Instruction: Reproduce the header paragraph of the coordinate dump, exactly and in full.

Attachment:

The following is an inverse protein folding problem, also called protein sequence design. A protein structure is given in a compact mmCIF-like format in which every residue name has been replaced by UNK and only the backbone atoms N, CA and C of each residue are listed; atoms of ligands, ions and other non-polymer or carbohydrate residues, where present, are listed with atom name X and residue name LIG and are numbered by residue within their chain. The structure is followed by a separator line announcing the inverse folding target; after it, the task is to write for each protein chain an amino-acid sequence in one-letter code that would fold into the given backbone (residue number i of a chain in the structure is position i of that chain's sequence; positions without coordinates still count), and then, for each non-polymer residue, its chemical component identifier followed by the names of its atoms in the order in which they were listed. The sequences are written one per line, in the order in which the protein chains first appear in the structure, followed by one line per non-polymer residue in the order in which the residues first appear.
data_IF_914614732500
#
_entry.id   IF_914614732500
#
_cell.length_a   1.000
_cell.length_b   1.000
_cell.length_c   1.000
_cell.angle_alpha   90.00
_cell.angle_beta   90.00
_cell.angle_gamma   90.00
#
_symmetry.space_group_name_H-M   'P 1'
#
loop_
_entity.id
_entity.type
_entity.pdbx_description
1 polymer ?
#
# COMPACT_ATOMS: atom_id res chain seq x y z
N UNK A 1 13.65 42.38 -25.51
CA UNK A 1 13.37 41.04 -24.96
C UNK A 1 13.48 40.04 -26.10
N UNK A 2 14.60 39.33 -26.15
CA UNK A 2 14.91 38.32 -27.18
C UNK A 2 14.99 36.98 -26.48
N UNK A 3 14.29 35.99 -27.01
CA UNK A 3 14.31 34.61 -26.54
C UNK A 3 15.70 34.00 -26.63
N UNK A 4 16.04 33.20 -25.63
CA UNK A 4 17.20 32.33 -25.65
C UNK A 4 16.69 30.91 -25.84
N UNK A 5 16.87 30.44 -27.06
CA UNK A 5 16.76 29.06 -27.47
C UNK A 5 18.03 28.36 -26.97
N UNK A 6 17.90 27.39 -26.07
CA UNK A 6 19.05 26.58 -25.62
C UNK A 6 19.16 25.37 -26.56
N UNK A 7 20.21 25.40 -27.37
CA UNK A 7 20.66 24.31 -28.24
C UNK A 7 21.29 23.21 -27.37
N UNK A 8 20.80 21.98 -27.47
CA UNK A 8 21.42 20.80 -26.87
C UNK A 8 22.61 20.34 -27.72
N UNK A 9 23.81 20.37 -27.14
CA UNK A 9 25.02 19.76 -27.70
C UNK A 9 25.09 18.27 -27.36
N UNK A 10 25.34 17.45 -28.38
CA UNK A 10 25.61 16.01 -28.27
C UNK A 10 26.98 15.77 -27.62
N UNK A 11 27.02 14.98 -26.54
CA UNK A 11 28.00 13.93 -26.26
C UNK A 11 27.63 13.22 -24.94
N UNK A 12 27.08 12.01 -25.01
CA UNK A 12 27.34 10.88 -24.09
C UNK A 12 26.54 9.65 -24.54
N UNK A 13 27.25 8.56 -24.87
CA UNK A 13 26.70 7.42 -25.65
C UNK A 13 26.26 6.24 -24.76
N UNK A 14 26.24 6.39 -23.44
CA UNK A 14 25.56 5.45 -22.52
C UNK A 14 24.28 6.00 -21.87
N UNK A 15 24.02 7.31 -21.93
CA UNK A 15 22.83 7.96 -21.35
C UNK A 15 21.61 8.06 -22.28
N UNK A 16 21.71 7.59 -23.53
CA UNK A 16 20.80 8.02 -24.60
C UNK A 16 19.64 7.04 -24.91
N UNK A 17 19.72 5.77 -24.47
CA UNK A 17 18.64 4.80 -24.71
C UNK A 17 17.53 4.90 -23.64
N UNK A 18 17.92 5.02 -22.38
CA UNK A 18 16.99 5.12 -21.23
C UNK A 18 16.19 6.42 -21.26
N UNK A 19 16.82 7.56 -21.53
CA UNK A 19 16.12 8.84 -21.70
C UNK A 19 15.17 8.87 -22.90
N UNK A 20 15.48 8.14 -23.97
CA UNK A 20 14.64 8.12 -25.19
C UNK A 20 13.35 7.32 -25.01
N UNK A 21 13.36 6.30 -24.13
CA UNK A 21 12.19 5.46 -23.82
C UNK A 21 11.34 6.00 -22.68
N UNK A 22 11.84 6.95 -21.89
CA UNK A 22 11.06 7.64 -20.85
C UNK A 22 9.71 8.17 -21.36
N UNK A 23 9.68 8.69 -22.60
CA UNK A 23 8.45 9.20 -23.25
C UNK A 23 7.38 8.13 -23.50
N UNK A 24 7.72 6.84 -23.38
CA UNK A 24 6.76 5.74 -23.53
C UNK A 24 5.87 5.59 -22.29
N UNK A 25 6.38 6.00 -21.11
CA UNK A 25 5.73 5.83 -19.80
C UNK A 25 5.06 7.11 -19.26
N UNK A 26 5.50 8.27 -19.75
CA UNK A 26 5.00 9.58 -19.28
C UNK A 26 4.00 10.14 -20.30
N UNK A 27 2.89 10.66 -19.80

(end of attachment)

The following is an inverse protein folding problem, also called protein sequence design. A protein structure is given in a compact mmCIF-like format in which every residue name has been replaced by UNK and only the backbone atoms N, CA and C of each residue are listed; atoms of ligands, ions and other non-polymer or carbohydrate residues, where present, are listed with atom name X and residue name LIG and are numbered by residue within their chain. The structure is followed by a separator line announcing the inverse folding target; after it, the task is to write for each protein chain an amino-acid sequence in one-letter code that would fold into the given backbone (residue number i of a chain in the structure is position i of that chain's sequence; positions without coordinates still count), and then, for each non-polymer residue, its chemical component identifier followed by the names of its atoms in the order in which they were listed. The sequences are written one per line, in the order in which the protein chains first appear in the structure, followed by one line per non-polymer residue in the order in which the residues first appear.